Get tips on how to stay fit and healthy in your 20s from Dr Tan Hong Chang, Senior Consultant from the Department of Endocrinology at Singapore General Hospital (SGH).
Dr Tan Hong Chang, Senior Consultant for the Department of Endocrinology and LIFE Centre (Lifestyle Improvement and Fitness Enhancement) at Singapore General Hospital (SGH), a member of the SingHealth group, shares tips on managing your weight during your 20s and 30s.
As you move through your 20s on to your 30s, you may notice subtle changes in your waistline, and an increasing tendency to gain weight.
Many attribute age-related weight gain to a slowing metabolism. Slow metabolism however is rare, and it’s usually not what’s behind being overweight or obese. Rather than slow metabolism, factors more likely to contribute to weight gain with ageing include:
Overconsumption of calories
Genetics and family history
Unhealthy lifestyle habits such as skipping breakfast or not getting enough sleep
We should however be mindful that
metabolic rate does change as we get older because of the decline in our muscle mass. This reduction in muscle mass begins relatively early at the age 35, becomes more profound with time and continues until the end of our life.
Since our resting metabolic rate is dependent on our body composition -- muscle being more metabolically active and burning more calories than fat -- the change in body composition with ageing (less muscle and more fat) means that less calories are required to maintain the same body weight.
How many calories you need to maintain your weight in your 20s
The body receives energy in the form of calories from food. Generally, to maintain your weight, you need to burn all the calories you consume.
If you want to lose weight, you must burn more calories than you consume. Any unburned calories end up as fat in the body. Examples:
If you are a
woman in your 20s, weigh 55kg, and hold a sedentary job, the recommended energy allowance is:
1,750 kcal (if you engage in light activity)
1,950 kcal (if you engage in moderate activity)
2,050 kcal (if you engage in vigorous activity)
If you are a
man in your 20s, weigh 60kg, and hold a sedentary job, the recommended energy allowance is:
2,100 kcal (if you engage in light activity)
2,300 kcal (if you engage in moderate activity)
2,600 kcal (if you engage in vigorous activity)
A balanced diet and physical exercise in your 20s
No matter at what age, your focus should be on eating a balanced, nutrient-rich diet and getting enough physical exercise to maintain a healthy weight and build bone density. This way you protect yourself from developing chronic health conditions like high blood pressure, high cholesterol, heart disease, diabetes and osteoporosis.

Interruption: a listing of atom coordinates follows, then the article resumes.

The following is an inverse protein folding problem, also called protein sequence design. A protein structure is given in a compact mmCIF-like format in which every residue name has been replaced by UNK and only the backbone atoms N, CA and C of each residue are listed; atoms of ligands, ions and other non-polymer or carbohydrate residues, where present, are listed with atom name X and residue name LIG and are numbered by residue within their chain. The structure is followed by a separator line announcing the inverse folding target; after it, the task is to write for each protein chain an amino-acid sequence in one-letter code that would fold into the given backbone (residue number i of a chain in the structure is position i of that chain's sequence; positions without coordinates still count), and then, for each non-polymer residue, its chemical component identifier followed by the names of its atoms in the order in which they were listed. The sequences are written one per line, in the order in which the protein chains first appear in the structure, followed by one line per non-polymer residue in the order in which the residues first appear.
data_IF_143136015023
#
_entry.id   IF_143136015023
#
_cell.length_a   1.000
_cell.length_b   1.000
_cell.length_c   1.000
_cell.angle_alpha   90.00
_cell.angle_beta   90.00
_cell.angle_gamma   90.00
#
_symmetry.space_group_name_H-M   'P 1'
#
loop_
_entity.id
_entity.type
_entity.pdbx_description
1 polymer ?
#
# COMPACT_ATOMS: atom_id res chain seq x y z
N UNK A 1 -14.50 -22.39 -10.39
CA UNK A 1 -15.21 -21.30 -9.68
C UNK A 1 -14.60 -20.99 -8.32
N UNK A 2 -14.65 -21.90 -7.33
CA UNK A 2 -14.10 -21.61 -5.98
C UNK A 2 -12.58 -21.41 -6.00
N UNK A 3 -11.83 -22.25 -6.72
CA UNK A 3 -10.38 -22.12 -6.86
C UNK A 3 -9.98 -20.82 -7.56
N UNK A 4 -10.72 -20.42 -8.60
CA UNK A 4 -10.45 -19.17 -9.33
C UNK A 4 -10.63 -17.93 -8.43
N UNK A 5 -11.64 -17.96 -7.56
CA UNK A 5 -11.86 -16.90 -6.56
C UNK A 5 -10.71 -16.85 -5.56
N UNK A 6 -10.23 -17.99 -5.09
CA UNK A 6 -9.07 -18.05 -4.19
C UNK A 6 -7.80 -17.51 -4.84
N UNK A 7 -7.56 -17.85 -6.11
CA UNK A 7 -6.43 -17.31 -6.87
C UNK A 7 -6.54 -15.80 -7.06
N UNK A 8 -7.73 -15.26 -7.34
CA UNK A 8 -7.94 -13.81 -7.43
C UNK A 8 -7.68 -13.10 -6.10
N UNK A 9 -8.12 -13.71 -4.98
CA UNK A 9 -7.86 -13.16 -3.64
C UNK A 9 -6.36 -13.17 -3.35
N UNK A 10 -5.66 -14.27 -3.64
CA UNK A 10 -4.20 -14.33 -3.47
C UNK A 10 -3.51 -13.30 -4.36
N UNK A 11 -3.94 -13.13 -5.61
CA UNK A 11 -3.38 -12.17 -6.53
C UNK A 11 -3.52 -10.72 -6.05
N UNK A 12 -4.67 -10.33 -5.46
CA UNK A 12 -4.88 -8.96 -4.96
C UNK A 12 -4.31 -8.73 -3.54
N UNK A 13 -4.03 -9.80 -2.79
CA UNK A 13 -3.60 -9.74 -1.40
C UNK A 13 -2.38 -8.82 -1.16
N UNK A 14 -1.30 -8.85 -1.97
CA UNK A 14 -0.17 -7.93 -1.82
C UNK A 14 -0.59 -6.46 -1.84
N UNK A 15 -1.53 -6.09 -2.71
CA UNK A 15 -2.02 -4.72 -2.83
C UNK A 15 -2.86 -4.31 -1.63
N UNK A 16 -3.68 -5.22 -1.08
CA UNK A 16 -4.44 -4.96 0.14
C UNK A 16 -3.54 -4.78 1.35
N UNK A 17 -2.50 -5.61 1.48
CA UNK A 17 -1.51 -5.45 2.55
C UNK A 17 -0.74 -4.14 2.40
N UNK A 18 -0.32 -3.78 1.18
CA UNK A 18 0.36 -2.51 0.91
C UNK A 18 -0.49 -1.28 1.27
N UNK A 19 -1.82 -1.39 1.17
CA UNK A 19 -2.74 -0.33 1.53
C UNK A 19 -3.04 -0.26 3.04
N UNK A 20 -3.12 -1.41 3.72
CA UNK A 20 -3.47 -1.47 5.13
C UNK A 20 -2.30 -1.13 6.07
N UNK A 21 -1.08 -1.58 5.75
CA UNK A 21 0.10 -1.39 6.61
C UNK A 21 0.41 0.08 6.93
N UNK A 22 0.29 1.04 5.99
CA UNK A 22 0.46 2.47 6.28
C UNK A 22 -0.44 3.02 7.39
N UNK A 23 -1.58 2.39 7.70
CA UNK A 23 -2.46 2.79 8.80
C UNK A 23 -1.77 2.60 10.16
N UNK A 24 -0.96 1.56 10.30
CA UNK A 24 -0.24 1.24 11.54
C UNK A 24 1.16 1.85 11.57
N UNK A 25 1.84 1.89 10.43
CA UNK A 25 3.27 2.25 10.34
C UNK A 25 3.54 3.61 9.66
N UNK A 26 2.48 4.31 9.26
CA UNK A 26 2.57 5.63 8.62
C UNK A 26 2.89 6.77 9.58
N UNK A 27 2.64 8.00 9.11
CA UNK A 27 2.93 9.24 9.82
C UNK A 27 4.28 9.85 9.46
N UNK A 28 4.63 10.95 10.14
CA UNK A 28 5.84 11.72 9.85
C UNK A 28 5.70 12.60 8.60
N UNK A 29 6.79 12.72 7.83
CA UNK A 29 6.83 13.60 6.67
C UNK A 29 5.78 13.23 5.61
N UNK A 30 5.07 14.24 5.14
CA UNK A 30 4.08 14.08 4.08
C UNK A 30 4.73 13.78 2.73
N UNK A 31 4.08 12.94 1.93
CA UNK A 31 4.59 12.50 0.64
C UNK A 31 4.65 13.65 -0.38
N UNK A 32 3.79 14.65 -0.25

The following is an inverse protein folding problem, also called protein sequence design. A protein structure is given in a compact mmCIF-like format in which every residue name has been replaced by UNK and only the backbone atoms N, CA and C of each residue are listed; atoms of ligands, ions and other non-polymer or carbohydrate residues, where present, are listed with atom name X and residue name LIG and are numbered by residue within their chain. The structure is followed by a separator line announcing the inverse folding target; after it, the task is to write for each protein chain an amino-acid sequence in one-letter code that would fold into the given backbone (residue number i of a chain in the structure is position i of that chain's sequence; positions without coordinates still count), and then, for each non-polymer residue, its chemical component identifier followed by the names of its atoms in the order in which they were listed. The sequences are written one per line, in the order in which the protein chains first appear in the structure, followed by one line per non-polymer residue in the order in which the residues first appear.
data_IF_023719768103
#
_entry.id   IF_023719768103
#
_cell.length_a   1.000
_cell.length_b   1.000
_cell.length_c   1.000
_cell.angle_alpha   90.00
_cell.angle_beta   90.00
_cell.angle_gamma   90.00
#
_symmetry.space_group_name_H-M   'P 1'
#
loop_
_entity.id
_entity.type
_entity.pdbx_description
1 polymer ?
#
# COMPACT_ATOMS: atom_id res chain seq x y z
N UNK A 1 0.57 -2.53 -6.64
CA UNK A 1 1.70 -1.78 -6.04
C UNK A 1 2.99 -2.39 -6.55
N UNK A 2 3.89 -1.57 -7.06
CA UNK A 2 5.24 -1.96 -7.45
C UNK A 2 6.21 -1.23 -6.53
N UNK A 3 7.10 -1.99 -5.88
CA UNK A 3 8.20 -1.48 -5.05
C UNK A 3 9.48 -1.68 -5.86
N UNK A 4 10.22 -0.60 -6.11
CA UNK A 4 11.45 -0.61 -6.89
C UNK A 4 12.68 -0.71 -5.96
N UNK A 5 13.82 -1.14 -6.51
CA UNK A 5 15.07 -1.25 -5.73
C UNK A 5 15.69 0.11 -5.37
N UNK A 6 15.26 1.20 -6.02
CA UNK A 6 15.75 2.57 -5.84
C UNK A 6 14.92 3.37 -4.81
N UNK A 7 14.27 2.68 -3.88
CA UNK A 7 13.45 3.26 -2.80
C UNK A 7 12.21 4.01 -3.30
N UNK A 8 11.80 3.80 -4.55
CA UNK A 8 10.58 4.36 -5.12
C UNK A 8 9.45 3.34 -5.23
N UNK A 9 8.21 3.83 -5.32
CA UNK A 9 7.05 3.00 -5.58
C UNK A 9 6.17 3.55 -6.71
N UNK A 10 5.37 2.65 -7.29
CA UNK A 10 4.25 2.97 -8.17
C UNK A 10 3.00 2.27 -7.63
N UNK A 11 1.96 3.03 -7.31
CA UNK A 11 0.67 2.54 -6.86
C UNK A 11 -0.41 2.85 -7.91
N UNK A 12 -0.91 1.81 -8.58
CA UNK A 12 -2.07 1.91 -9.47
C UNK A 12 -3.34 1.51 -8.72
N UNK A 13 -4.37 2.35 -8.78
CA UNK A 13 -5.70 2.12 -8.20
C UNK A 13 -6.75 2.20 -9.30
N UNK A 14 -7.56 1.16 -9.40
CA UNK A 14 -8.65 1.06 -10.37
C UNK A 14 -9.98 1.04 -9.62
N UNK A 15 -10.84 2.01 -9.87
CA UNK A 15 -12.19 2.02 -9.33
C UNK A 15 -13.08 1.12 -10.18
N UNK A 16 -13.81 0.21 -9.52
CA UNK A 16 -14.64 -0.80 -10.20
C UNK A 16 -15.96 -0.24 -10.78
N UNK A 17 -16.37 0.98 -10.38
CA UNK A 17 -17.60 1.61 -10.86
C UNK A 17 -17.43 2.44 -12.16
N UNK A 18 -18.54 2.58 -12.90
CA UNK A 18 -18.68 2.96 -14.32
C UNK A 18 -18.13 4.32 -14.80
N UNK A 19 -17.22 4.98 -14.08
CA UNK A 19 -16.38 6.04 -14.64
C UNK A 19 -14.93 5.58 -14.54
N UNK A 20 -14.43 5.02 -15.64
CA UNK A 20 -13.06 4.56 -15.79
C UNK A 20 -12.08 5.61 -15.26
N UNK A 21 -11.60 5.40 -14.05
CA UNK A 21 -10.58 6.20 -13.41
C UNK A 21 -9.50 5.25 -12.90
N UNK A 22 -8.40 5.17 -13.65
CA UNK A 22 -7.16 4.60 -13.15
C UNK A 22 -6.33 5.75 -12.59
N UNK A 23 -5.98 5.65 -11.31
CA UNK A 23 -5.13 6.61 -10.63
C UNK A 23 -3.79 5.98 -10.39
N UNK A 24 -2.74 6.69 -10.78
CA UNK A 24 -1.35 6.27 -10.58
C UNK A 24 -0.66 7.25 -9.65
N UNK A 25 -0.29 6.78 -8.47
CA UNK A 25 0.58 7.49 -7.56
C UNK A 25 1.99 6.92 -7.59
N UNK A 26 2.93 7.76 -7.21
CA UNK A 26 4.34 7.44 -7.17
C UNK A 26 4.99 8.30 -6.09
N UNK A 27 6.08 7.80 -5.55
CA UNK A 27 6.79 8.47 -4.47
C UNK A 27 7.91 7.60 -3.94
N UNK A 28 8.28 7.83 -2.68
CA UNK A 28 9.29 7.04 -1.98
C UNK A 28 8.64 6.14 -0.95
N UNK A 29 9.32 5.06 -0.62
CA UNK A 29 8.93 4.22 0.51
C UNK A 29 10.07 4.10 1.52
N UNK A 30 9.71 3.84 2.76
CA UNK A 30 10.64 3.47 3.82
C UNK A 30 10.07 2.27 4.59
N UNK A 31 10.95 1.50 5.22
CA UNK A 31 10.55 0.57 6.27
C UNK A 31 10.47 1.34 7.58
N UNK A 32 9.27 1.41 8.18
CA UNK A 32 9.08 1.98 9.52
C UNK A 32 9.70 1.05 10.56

Although lifestyle diseases such as
atherosclerosis (thickening and hardening of the arteries) manifest later in life, the disease process starts years before. Hence there is a need to build good habits from early adulthood.
“You should always focus on disease prevention rather than cure. It is important to do regular physical exercise that includes aerobic and weight-bearing exercises,” says Dr Tan. Weight-bearing exercises like walking and jogging, work your bones against gravity and make them stronger. These should be done for 30 minutes, at least twice a week.
Unfortunately, many people in their 20s, particularly women, prefer to go on fad diets instead of going for a walk or working out in the gym.
“Many go on crash diets which have a counter-productive effect. Results may only be short lived and not sustainable in the long-term,” says Dr Tan.
Need help adopting a better lifestyle? The
LIFE Centre at Singapore General Hospital (SGH) has a multidisciplinary team of experts who can provide you with guidance on weight management, exercise and diet.
How do you stay fit and healthy when you reach your 30s? Read on for tips.
Check out our other articles on weight management:
Middle Age Weight Gain: Why Is Putting On Weight Easy (But Shedding It Hard)
How to Discover (and Activate) Your Fat-Burning Zone
Which Burns More Fat, Resistance Training or Aerobic Exercises?
Our Complete Guide to Healthy Weight Loss
Have Difficulty Exercising Regularly? Our Psychologist Shares 10 Tips